|It was a step down for Carlos Muñoz but good considering his situation|
The Carlos Muñoz-era at A.J. Foyt Racing could not have started in a more A.J. Foyt Racing-esque way. The Colombian qualified 11th for his first race with the team, the third best Chevrolet on the grid with Will Power on pole position and Josef Newgarden starting fourth. However, Muñoz would be collateral damage when Charlie Kimball and Graham Rahal got together in turn two and the innocent bystander Muñoz would call it a day after 32 laps because of the damage from that incident. He would recover nicely at Long Beach with a seventh place finish but followed that up with a 17th at Barber and tenth at Phoenix in a race that saw five cars taken out in the first turn of the race.
Muñoz has a good history at Indianapolis Motor Speedway but that would not save him in 2017. He finished 15th in the road course race and started a career-worst 24th for the Indianapolis 500. However, Muñoz was on the right side of attrition and while Honda engines expired and other cars had accidents, Muñoz keep it on the road and finished tenth, his fourth top ten finish in five Indianapolis 500 starts. He closed out the first half of the season with finishes of 14th and 11th at Belle Isle and being caught up in the lap 152 accident at Texas.
The second half of the season started with another near top ten with an 11th at Road America, a retirement after brushing the wall at Iowa and two underwhelming runs at Toronto and Mid-Ohio with finishes of 15th and 18th respectively. Muñoz did turn it around for the final two oval races with a finish of tenth at Pocono and a ninth-place finish at Gateway, a race where he ran in the top ten all race. He made it three consecutive top ten finishes with a tenth at Watkins Glen but he could not make it four consecutive to close out the season, as he finished 15th at Sonoma.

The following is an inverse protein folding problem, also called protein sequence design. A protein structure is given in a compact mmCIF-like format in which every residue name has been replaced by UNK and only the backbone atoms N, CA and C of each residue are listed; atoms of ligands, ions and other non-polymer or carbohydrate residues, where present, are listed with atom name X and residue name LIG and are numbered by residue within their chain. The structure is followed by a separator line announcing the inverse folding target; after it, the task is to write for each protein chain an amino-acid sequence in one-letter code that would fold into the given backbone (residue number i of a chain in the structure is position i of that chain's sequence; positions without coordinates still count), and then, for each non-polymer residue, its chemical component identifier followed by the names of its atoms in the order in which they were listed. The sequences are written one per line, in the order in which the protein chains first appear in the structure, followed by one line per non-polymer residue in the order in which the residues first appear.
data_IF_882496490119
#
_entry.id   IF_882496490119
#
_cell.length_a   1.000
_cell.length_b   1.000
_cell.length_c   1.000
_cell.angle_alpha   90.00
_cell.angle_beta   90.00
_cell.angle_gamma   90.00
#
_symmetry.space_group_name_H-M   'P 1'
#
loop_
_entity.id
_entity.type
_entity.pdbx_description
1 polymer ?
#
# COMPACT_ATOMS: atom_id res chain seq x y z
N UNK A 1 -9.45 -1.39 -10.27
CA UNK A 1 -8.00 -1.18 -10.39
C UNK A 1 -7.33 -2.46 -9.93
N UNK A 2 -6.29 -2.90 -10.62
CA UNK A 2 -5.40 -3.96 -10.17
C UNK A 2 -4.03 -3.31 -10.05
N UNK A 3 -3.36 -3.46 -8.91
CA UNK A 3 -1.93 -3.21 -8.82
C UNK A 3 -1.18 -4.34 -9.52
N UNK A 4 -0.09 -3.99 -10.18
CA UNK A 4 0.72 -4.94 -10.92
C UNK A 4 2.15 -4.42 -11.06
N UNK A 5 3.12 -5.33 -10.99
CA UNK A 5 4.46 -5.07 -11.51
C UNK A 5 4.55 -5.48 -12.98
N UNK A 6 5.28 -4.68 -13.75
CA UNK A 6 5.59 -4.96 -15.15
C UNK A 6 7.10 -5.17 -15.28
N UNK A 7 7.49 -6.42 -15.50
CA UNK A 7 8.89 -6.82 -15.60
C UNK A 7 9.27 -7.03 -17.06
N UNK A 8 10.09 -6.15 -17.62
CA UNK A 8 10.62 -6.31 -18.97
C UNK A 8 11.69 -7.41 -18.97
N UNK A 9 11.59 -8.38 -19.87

Carlos Muñoz's 2017 Statistics
Championship Positions: 16th (328 points)
Top Fives: 0
Top Tens: 6
Laps Led: 0
Fast Sixes: 0
Fast Twelves: 2
Average Start: 17.176
Average Finish: 13.588
|It was a slow start for Conor Daly but he finished on a high note|
The American's first season with A.J. Foyt Racing failed to get going. He finished a lap down in the first two races with 15th at St. Petersburg and 16th at Long Beach, with a spin prior to the start at Long Beach adding insult to injury. He finished on the lead lap at Barber but was 18th, over 50 seconds behind race winner Josef Newgarden. Gearbox issues plagued his race at Phoenix but he finish the race, albeit 70 laps down.
Things didn't get better at Indianapolis. Pit strategy had Daly in the top ten in the Grand Prix of Indianapolis at one point but he fell back and stalling on the second pit stop cost him any shot at a top ten and he had to settle for 17th. Daly made an ambitious move to go to the outside and make it three-wide into turn three in the Indianapolis 500 and it ended with him in the wall and out of the race after 65 laps. A mechanical failure after 25 laps in the first Belle Isle race made it back-to-back retirements for Daly and he was running in the top ten until the final restart after contact with Hélio Castroneves dropped him from ninth to 12th. Daly didn't have the most competitive car at Texas but he was one of the last cars standing and despite being caught in the final accident of the night, he picked up a career-best oval finish in seventh.